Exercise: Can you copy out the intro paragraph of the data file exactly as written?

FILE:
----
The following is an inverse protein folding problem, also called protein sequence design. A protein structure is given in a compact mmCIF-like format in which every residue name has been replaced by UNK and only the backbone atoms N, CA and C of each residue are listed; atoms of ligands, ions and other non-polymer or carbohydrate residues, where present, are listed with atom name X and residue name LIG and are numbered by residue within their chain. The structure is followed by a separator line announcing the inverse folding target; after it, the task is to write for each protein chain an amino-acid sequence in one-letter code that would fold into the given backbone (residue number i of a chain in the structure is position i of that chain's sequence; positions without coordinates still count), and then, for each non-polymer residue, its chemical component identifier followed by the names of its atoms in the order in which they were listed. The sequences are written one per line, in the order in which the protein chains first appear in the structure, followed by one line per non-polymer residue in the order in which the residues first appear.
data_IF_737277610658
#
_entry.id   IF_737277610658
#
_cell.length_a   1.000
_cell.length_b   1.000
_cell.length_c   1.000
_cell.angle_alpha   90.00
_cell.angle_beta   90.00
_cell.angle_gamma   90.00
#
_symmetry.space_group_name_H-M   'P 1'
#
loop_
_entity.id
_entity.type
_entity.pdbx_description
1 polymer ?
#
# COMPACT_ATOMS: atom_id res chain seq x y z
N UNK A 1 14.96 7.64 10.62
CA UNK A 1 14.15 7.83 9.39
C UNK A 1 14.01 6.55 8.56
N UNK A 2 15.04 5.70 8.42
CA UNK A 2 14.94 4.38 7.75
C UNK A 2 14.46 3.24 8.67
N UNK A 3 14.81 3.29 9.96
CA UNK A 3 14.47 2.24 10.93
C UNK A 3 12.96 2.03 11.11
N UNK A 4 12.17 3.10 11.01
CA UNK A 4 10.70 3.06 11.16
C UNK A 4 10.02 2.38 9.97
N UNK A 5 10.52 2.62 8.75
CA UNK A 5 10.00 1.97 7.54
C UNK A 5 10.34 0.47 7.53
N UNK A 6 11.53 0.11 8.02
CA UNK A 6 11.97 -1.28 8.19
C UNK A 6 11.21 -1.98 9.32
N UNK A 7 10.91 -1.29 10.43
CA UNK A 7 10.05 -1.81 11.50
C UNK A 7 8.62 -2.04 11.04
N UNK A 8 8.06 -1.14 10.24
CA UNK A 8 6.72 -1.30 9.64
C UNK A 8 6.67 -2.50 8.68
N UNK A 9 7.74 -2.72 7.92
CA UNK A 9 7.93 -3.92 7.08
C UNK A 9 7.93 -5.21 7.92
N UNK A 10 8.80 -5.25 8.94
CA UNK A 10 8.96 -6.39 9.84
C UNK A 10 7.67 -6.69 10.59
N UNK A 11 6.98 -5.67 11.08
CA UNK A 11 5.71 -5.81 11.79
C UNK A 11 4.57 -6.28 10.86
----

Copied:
The following is an inverse protein folding problem, also called protein sequence design. A protein structure is given in a compact mmCIF-like format in which every residue name has been replaced by UNK and only the backbone atoms N, CA and C of each residue are listed; atoms of ligands, ions and other non-polymer or carbohydrate residues, where present, are listed with atom name X and residue name LIG and are numbered by residue within their chain. The structure is followed by a separator line announcing the inverse folding target; after it, the task is to write for each protein chain an amino-acid sequence in one-letter code that would fold into the given backbone (residue number i of a chain in the structure is position i of that chain's sequence; positions without coordinates still count), and then, for each non-polymer residue, its chemical component identifier followed by the names of its atoms in the order in which they were listed. The sequences are written one per line, in the order in which the protein chains first appear in the structure, followed by one line per non-polymer residue in the order in which the residues first appear.